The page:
At Gobo they have the usual array of Malay dishes like nasi tomato and rending tok (all commendable). There is also a nice juicy lamb resting in a roasting pan and a pan with mixed meats like fried puyuh with roasted onions. They also open up their Thai and Japanese stations. The Thai stations have all manner of fresh salads including a jantung pisang salad, a young mango salad and fresh leaves and shoots intermingled with tart things like sour limes and coriander. The Japanese side offers fresh sushi rolls in a myriad of colours and glistening sashimis kept cold on beds of ice. What we like about Gobo’s buffet is that they go all out on condiments. There is a wide selection of sambal belacan, chutneys, pickles (an entire row), crackers and nibbles to add colour to your meal. You can happily go on for a long time muching your way through this. Good thing you have until 10.30pm to do this.
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Where To Eat

Prime

by The Foodster, on Tue, September 11, 2007
Western

"The rib eye is a mighty mouthful of fat, tender meat"

You have to let it linger... The trademark of a great meal is how it lingers in your head long after dinner napkins are scrunched and tables are cleared. Days after the memorable lunch at Prime, I am still thinking about those steaks, charred and caramelised on the outside, tender and red on the inside like a maiden’s kiss. You can cut the meat with a fork. There is something primal when faced with a good slab of beef whether hugged by glistening fat or riddled with veins like Grecian marble or; completely alone and proud on the plate for filet mignon lovers.

In recent years more and more people have become aware of steaks. Not just the kind steakhouses dollop on your plate swimming in gravy but the kind where quality of the meat transcends any need for liquid reinforcements. I confess I like my steak bloody. Rare on the inside, sunburnt on the outside although I hardly dare to order it that way in fear of suspect meat. I also like my steak 'as it is' with no gravies just the inside quietly sizzling in its own juices. Perhaps with a side of mash and greens. I like the intimate taste of meat squeaking between my teeth without gravy getting in between us. Which brings me to the point that in Malaysia, there are two camps of steak eaters. Those who like their meat like me (au natural), and those who like it with gravy. This is not a bad thing. Our food culture thrives on gravy to add spices and depth to our rice and noodles. But folks if you came to Prime, try having it the cowboy way because the cuts and quality of beef here is fantastic...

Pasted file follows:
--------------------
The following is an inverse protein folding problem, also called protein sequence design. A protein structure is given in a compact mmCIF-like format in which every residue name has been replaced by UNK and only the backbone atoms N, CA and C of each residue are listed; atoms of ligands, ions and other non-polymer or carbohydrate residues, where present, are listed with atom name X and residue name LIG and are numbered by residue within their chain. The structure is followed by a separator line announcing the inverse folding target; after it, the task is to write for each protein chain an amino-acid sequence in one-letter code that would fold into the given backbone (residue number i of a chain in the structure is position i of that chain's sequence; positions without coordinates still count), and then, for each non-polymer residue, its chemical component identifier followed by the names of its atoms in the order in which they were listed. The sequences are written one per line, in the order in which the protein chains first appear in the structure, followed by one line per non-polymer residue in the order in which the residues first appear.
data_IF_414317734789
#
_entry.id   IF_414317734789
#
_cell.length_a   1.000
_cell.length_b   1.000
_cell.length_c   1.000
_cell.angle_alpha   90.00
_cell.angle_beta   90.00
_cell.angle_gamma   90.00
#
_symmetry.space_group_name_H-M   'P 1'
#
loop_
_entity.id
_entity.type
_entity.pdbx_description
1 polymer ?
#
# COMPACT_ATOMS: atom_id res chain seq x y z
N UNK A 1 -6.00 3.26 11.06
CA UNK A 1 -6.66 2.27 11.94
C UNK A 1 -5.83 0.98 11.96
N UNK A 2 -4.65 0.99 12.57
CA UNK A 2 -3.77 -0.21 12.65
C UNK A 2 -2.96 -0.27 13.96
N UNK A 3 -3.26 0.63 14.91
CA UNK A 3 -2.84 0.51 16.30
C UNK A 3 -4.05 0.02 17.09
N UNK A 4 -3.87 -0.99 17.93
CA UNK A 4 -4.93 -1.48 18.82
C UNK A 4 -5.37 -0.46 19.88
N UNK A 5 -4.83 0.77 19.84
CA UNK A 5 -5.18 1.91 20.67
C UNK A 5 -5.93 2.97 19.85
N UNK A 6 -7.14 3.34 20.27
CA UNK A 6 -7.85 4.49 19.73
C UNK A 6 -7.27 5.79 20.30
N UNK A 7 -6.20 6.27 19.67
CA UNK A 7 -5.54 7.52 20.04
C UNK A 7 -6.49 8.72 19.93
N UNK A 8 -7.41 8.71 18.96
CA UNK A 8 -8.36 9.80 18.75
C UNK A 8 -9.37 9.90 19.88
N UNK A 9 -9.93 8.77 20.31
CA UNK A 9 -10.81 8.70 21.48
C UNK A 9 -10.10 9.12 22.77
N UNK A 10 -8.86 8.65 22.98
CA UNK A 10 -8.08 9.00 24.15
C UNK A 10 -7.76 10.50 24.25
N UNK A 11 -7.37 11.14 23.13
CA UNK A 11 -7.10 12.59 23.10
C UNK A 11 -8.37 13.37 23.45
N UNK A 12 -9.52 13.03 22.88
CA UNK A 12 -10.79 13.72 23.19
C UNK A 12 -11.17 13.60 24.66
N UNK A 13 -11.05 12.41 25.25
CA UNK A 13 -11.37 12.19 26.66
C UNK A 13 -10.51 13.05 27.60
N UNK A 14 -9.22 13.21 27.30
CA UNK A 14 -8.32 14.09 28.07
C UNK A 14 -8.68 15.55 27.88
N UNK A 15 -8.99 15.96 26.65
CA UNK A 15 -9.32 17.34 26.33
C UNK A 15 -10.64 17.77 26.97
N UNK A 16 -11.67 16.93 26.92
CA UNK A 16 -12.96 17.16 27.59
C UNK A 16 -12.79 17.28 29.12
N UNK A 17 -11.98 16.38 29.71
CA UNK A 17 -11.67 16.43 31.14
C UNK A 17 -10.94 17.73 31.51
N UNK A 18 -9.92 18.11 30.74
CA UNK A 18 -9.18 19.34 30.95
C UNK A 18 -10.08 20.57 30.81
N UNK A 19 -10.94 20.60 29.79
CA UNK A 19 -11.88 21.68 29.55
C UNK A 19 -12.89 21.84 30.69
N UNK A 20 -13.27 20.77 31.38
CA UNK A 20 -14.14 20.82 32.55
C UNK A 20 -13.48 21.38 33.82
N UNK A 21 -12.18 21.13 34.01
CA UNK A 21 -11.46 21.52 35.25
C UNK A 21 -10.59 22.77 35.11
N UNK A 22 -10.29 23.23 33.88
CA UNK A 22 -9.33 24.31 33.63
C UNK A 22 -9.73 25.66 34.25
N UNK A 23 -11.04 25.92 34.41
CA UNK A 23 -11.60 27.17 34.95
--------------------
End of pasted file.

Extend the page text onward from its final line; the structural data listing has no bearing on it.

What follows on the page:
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Where To Eat

Buntong Apom

by The Foodster, on Mon, August 20, 2007
Indian

"Forget the sweet milk, you can just eat this on its own"

The Buntong Apom Lady's apom is truly magnificent, browned and crisp at the bottom and the middle, a little gooey textured and slightly bubbly like the surface of a delicious edible moon. Now there's a thought, imagine the moon is not made of green cheese but soft, spongy santan infused apom (us Malaysians might get there a little faster).

Anyway, back to the apom lady. Her apom is so good, I sometimes dream of it on nights when all that can cure hunger pangs is something sourish and sweetish at the same time all realised in a cunning pancake shape. All you want to do when her apom arrives at your table is tear it with your bare hands. Forget the sweet milk, you can just eat this on its own. You can also get an apom telur, where an egg is broken in the middle and served sunny side up. The yolk swims with the santan when it arrives at your table.

And then... there's the pani aram. It's irresistable dubbed baby apoms because it's made from similar ingredients. However it resembles a Malay 'kuih cara' in shape- round discs of browned goodness, it's so scrumptious you can finish an entire plate before you can say 'apom lagi!' The taste of this is a little dense with sweetness of the santan coming through. Imagine it rather like an apom bud, closed and retaining all the intense flavour before flowering into the crisp full grown apom. Pani arams are best eaten with her mighty coconut chutney. All made fresh in the morning. Also crispy and wholesome are her toseis. It's fantastic when you have it with her array of chutneys.   More »